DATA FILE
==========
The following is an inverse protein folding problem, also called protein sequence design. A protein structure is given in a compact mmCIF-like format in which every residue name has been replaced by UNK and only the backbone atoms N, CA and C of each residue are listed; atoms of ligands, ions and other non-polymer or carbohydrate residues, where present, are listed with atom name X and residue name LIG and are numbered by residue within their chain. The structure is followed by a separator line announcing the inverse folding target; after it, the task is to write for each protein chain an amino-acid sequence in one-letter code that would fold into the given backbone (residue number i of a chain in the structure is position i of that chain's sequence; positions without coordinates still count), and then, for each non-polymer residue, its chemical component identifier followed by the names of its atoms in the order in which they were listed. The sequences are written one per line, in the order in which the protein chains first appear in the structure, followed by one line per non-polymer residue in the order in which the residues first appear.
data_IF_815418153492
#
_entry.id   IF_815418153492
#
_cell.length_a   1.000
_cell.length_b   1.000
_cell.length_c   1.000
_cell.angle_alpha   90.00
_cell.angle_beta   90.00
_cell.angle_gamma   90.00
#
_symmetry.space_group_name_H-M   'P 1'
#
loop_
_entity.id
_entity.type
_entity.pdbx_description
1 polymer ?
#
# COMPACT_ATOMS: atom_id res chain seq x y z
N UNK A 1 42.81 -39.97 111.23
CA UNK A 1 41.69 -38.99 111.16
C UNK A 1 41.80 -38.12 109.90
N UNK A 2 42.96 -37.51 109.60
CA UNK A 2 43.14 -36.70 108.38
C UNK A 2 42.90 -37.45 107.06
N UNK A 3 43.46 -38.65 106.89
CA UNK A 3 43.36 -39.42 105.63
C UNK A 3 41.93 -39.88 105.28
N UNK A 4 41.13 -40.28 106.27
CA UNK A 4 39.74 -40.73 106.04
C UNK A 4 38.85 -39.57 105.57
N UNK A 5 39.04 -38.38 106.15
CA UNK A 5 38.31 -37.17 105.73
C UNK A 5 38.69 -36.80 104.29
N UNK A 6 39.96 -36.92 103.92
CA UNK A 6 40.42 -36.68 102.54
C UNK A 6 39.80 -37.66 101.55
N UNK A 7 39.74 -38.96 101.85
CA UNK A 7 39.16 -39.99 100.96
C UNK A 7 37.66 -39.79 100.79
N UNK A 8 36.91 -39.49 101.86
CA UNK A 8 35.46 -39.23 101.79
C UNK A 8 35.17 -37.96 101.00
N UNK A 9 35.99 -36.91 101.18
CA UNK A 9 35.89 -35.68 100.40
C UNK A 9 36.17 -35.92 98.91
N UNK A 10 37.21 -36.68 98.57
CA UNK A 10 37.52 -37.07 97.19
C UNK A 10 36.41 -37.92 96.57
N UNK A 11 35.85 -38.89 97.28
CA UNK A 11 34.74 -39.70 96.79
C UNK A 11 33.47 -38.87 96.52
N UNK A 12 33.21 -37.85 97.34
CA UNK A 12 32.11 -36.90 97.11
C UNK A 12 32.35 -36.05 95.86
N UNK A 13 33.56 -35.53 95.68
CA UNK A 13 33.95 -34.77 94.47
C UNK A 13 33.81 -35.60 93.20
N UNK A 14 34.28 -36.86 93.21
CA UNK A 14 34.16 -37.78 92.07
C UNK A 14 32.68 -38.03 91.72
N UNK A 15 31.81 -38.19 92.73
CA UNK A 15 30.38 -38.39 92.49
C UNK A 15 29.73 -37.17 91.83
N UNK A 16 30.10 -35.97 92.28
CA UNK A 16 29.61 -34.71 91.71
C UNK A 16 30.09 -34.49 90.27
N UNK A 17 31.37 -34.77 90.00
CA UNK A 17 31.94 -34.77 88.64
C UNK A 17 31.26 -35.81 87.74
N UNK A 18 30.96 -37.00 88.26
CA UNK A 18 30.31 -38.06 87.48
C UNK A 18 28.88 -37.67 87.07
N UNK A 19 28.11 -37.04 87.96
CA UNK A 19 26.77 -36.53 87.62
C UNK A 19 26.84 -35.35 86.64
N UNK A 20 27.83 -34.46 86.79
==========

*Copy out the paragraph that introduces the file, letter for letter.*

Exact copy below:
The following is an inverse protein folding problem, also called protein sequence design. A protein structure is given in a compact mmCIF-like format in which every residue name has been replaced by UNK and only the backbone atoms N, CA and C of each residue are listed; atoms of ligands, ions and other non-polymer or carbohydrate residues, where present, are listed with atom name X and residue name LIG and are numbered by residue within their chain. The structure is followed by a separator line announcing the inverse folding target; after it, the task is to write for each protein chain an amino-acid sequence in one-letter code that would fold into the given backbone (residue number i of a chain in the structure is position i of that chain's sequence; positions without coordinates still count), and then, for each non-polymer residue, its chemical component identifier followed by the names of its atoms in the order in which they were listed. The sequences are written one per line, in the order in which the protein chains first appear in the structure, followed by one line per non-polymer residue in the order in which the residues first appear.